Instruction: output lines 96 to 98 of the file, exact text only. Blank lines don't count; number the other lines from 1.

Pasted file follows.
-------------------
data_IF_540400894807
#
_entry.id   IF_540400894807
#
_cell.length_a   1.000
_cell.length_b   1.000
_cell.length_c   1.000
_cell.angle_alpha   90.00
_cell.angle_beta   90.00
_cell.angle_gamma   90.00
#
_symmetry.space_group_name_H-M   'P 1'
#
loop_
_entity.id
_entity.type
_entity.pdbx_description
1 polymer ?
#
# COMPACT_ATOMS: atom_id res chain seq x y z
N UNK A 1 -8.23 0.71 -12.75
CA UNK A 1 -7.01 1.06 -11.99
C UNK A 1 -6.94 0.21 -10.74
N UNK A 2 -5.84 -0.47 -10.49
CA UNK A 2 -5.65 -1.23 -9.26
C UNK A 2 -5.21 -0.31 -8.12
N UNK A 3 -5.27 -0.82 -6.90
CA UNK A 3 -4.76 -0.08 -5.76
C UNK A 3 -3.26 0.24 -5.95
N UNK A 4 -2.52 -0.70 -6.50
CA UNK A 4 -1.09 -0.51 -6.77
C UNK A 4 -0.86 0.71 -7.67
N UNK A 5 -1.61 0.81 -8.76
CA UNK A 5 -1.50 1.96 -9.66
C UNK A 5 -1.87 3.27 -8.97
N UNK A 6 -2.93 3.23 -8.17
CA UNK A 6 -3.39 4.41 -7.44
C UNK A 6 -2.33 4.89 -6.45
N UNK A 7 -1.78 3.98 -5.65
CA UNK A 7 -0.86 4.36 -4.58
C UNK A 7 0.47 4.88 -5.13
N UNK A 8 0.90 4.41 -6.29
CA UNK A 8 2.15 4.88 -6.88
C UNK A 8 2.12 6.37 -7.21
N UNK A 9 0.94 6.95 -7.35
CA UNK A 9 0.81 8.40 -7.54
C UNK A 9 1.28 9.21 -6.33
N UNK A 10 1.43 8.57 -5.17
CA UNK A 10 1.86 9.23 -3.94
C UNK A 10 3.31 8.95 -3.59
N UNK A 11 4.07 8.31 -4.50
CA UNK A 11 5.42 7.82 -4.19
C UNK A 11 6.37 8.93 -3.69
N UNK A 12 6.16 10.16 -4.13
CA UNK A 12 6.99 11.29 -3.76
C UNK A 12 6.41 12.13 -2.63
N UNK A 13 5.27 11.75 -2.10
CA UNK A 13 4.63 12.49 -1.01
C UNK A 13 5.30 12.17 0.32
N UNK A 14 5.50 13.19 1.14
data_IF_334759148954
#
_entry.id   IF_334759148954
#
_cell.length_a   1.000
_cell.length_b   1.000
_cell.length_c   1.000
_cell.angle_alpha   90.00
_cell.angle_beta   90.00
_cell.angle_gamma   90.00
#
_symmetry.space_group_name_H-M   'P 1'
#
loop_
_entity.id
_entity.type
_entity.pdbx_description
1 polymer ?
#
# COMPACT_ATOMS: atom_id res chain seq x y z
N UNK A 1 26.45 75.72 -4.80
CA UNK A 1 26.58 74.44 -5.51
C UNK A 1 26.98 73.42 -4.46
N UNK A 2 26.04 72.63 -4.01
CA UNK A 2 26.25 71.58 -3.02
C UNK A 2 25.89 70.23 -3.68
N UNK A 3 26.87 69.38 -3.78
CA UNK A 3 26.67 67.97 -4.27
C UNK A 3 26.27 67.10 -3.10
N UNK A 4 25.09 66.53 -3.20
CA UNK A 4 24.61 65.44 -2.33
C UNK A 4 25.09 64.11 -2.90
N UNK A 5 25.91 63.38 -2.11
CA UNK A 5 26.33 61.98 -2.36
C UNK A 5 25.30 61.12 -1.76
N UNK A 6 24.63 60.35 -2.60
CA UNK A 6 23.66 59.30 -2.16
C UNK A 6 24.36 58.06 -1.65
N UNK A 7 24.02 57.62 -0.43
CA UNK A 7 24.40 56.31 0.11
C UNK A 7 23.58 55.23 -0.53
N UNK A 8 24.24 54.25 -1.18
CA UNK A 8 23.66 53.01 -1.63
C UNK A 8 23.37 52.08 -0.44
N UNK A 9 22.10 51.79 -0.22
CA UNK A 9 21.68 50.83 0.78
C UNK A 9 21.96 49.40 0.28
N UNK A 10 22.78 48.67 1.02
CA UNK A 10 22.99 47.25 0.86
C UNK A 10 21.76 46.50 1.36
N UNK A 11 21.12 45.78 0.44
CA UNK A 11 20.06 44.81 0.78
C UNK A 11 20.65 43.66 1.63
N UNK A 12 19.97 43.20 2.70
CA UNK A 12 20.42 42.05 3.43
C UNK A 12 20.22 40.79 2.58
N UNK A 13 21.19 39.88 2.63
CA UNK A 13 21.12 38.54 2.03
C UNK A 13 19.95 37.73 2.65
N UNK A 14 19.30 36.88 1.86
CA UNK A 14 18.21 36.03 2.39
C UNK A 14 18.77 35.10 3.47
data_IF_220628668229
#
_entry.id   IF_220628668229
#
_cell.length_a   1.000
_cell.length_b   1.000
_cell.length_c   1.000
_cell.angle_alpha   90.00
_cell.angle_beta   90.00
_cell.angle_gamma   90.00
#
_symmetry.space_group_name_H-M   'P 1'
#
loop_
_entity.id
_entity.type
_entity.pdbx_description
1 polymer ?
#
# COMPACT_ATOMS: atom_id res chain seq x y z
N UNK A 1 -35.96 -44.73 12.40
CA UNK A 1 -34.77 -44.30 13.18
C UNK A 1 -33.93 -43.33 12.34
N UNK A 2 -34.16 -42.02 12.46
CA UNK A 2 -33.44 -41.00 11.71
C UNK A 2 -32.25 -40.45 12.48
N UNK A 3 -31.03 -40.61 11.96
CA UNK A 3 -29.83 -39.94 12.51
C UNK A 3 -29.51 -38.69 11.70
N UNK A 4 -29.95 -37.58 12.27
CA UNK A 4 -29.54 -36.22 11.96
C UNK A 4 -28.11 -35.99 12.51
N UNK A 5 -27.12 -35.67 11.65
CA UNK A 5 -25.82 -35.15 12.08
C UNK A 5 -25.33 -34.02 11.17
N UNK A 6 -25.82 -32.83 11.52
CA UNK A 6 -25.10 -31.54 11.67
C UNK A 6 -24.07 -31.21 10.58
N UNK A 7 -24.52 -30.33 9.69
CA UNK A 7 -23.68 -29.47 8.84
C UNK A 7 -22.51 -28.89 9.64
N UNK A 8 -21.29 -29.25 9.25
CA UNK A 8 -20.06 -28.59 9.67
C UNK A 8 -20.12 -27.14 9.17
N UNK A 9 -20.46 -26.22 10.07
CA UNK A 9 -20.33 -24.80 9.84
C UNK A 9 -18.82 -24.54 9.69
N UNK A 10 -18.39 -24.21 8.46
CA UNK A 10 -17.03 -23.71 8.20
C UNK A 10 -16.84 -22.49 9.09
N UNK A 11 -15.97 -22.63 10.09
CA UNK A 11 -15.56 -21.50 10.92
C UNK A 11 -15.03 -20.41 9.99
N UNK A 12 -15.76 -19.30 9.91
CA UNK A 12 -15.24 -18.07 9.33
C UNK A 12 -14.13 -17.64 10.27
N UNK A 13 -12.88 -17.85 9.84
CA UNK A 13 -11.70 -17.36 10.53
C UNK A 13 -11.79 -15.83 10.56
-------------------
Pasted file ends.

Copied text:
N UNK A 6 24.63 60.35 -2.60
CA UNK A 6 23.66 59.30 -2.16
C UNK A 6 24.36 58.06 -1.65